It had been a while since I wanted to start this category, but I just wanted to be someone that I really like, someone that not everyone knows and someone that makes me say ‘WOooW’ when I read something about him/her. So that ‘WOooW’ happened this morning reading *‘ Alex’s Adventures in Numberland’* by Alex Bellos.

” The UK lottery is a 6/49 lottery, which means that for each ticket the punter must select 6 numbers out of 49. These are about 14 million possible combinations. How do you list these combinations in such a way that each combination is listed exactly once, avoiding duplications? In the early 1960s Stefan Mandel, a Romanian economist, asked himself the same question about the smaller Romanian lottery. The answer is not straightforward. Mandel cracked it, however, after spending several years on the problem and won the Romanian lottery in 1964. (In fact, in this case he did not buy every combination, since that would cost him too much money. He used a supplementary method called ‘condensing’ that guarantees that at least 5 of the 6 numbers are correct. Usually getting 5 numbers means winning second prize, but he was lucky and won first prize first time. ) The algorithm that Mandel had written out to decide which combination to buy covered 8000 foolscaps sheets. Shortly afterwards, he emigrated to Israel and then to Australia.

While in Melbourne, Mandel founded an international betting syndicate, raising enough money from its members to ensure that, if he wanted to buy every single combination in a lottery, then he could. He surveyed the world’s lotteries for rollover jackpots that were more then three times the cost of every combination. In 1992 he identified the Virginia state lottery – a lottery with seven million combination, each costing $1 a ticket – whose jackpot had reached almost $28 million. Mandel got to work. He printed out coupons in Australia, filled them in by computer so that they covered the seven million combinations, and then flew the coupons to the US. He won the first prize and 135,000 secondary prizes too.

The Virginia lottery was Mandel’s largest jackpot, bringing his tally since leaving Romania to 13 lottery wins. The US Internal Revenue Service, the FBI and the CIA all looked into the syndicate’s Virginia lottery win, but could prove no wrongdoing. There is nothing illegal about buying up every combination, even though it sounds like a scam. Mandel has now retired from betting on lotteries and lives on a tropical island in the South Pacific.” from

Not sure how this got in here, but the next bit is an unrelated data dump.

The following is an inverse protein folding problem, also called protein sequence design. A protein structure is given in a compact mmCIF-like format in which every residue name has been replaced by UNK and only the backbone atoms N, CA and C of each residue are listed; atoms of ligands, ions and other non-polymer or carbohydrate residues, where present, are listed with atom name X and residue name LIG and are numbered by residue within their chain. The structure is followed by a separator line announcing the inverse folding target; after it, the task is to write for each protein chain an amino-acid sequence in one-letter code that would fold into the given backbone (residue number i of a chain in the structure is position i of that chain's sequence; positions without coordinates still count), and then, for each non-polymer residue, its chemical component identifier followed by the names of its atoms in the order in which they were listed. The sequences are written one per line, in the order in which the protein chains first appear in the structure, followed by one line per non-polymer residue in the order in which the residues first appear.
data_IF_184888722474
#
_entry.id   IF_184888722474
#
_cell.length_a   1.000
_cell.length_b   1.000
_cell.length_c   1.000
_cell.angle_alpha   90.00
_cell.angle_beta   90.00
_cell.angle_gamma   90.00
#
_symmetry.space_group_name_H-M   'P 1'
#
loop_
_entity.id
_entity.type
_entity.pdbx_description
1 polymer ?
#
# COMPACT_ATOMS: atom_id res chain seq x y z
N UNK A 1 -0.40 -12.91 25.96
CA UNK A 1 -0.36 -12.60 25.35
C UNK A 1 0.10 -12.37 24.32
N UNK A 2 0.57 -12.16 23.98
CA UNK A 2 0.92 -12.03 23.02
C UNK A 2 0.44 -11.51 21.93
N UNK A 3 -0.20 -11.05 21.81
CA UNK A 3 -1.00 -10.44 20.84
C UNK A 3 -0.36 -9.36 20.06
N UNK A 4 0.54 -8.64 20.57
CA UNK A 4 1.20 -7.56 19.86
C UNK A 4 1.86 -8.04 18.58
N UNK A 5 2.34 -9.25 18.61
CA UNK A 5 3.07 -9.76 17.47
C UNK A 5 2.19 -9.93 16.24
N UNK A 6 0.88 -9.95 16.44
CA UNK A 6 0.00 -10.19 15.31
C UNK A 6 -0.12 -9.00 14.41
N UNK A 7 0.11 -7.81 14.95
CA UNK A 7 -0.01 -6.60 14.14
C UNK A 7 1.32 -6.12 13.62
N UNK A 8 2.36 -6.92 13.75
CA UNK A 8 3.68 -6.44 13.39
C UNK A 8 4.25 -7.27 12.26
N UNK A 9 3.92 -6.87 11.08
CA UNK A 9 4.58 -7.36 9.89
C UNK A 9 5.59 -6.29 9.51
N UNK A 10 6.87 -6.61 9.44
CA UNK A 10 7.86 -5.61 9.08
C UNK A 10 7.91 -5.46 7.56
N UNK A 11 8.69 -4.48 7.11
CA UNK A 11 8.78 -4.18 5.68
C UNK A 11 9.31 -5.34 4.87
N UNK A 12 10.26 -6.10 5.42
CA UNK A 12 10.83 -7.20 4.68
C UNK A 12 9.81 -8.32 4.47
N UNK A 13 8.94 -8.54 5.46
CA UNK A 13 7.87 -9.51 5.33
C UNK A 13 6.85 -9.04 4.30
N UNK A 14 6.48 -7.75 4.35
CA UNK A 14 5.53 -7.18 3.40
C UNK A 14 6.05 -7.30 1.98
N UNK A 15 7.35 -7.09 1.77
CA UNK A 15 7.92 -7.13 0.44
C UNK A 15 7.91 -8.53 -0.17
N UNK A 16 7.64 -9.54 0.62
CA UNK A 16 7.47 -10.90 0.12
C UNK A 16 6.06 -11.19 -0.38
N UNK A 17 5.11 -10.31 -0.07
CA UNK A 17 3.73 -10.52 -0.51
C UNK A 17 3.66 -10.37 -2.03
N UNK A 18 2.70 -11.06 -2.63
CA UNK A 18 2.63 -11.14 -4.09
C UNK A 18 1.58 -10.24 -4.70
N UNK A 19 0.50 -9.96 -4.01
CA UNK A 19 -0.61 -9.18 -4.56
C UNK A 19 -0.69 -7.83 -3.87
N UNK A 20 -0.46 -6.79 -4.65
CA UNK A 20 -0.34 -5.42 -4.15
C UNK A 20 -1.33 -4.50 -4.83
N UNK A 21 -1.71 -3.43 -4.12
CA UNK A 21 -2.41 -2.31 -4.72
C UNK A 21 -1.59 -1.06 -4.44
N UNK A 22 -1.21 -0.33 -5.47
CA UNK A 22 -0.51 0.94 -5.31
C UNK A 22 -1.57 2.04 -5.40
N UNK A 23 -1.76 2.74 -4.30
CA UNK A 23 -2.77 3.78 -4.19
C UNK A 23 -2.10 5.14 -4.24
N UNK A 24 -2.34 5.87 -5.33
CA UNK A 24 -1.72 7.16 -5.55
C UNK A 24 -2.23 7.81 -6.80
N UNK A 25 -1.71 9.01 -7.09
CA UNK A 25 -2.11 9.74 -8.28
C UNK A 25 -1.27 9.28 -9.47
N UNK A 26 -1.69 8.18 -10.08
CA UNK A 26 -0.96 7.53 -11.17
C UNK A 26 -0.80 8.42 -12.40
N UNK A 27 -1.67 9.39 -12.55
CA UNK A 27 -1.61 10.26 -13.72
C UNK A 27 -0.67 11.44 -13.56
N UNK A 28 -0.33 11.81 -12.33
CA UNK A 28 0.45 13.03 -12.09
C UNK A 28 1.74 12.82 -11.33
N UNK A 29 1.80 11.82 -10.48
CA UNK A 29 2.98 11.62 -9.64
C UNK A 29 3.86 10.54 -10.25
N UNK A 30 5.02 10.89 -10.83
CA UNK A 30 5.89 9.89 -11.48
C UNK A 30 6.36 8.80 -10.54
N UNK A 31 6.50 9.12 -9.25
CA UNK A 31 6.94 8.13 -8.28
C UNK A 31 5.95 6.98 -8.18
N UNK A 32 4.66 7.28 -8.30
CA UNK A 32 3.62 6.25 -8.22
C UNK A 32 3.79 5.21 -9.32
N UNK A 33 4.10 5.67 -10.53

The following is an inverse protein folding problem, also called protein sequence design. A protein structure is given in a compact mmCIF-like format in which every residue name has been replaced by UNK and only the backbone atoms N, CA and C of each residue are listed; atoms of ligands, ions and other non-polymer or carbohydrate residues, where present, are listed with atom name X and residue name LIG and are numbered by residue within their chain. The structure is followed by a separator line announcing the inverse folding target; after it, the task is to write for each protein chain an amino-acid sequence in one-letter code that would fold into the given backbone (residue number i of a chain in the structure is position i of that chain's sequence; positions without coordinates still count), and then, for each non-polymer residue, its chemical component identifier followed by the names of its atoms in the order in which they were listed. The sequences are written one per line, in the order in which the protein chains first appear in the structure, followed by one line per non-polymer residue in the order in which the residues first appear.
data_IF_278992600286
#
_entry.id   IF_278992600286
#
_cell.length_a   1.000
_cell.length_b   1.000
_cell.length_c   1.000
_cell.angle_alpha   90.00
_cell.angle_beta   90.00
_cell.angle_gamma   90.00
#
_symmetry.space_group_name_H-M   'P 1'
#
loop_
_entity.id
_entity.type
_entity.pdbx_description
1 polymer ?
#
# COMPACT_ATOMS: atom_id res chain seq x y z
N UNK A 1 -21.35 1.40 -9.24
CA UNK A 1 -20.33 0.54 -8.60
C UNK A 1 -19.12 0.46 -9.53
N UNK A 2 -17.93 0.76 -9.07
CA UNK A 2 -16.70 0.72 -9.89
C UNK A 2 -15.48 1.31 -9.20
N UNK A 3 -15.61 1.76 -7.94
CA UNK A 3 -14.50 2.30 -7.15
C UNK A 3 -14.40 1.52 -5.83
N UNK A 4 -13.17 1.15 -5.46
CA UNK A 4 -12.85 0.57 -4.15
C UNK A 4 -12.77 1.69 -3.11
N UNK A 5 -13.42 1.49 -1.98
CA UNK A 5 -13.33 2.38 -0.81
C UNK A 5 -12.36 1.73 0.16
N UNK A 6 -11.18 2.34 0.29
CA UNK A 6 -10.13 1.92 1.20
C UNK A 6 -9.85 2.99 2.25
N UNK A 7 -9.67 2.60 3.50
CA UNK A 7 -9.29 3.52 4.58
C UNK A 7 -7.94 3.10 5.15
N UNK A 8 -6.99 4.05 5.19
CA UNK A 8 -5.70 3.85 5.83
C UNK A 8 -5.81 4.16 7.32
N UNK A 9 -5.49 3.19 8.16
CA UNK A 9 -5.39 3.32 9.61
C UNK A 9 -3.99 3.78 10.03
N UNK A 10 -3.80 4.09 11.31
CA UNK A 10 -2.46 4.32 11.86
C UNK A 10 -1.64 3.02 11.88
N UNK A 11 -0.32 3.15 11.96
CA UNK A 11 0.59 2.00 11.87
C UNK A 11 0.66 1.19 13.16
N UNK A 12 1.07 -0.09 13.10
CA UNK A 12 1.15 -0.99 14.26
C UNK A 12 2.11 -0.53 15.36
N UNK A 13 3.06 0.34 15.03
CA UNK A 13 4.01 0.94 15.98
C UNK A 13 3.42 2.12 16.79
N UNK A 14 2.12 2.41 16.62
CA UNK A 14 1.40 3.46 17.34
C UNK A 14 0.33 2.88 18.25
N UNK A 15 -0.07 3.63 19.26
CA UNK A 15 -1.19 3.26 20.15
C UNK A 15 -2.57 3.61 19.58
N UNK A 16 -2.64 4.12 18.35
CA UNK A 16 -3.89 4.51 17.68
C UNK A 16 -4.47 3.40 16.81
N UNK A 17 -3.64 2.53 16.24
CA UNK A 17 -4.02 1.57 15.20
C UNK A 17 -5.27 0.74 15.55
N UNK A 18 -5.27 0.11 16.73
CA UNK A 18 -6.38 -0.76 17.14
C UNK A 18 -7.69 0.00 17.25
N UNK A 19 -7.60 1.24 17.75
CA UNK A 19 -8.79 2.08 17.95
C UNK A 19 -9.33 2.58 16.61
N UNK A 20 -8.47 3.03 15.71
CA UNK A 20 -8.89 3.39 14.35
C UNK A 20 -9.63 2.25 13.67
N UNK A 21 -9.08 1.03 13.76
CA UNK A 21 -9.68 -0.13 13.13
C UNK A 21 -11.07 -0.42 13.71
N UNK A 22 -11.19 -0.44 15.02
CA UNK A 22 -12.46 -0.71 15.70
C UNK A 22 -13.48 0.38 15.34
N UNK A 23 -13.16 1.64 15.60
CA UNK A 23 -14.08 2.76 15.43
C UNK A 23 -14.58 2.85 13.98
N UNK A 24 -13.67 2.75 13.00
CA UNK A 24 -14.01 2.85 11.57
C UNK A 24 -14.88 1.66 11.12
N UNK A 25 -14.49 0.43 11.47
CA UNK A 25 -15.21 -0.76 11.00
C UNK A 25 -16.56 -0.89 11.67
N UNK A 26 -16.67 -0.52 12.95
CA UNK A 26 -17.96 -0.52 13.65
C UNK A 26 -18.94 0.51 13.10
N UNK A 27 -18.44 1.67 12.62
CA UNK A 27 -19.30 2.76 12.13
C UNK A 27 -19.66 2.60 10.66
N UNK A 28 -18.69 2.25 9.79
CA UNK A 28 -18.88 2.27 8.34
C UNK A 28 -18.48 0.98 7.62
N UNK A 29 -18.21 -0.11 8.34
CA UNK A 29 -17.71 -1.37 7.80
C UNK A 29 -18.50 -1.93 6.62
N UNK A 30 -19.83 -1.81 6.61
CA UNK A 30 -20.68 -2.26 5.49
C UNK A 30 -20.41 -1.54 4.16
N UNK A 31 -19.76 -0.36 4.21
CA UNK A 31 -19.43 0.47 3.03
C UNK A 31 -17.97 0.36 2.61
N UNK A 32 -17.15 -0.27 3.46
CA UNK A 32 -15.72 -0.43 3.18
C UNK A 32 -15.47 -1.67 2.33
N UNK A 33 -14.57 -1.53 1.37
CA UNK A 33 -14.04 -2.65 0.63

‘Alex’s Adventures in Numberland’by Alex Bellos.

For more information: article, other article about the method used,

I hope you enjoy this one. If you want more articles like this one just ‘like’. Thanks.

Have a nice day and don’r forget **MATH is EVERYWHERE around Us. Check my Facebook page, my Tumblr, my just started Google+ page and also my new Twitter (I am really new to the last 2 things, so bare with me if you can see stupid mistakes there) and Instagram.**

Would be interesting to read the work on duplication reduction that you mention he did for his mathematically non-trivial wins.

By the way, this reminds of an old Wired article on scratch-off tickets games where tickets turned out to have a correlation between exposed “bait” numbers and the hidden scratch-off numbers:

http://www.wired.com/magazine/2011/01/ff_lottery/2/

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thanks for the article, very interesting

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Hello, I enjoy reading through your article. I wanted to write a

little comment to support you.

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This article should be titled “life through a con artist criminal’s eyes”. This man has lined his pockets with hard working middle class people’s money with empty promises. Stephan Mandel is the true meaning of filth and will eventually end up where all people like him deserve to be, alone and in hell. Thanks for letting me share.

P.S. Keep an eye out in the near future in relation to this scumbag on MSNBC, it’s going to be very educational for all who think he’s so great.

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I totally understand your opinion and I agree, but from a mathematical point of view he did an interesting thing. I am sorry he used math like this. Thank you for sharing your opinion.

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Bonjour. Je solicit l’obtention du contenu de ce documents complèt de stefan Madel en 1992. Merci d’avance.

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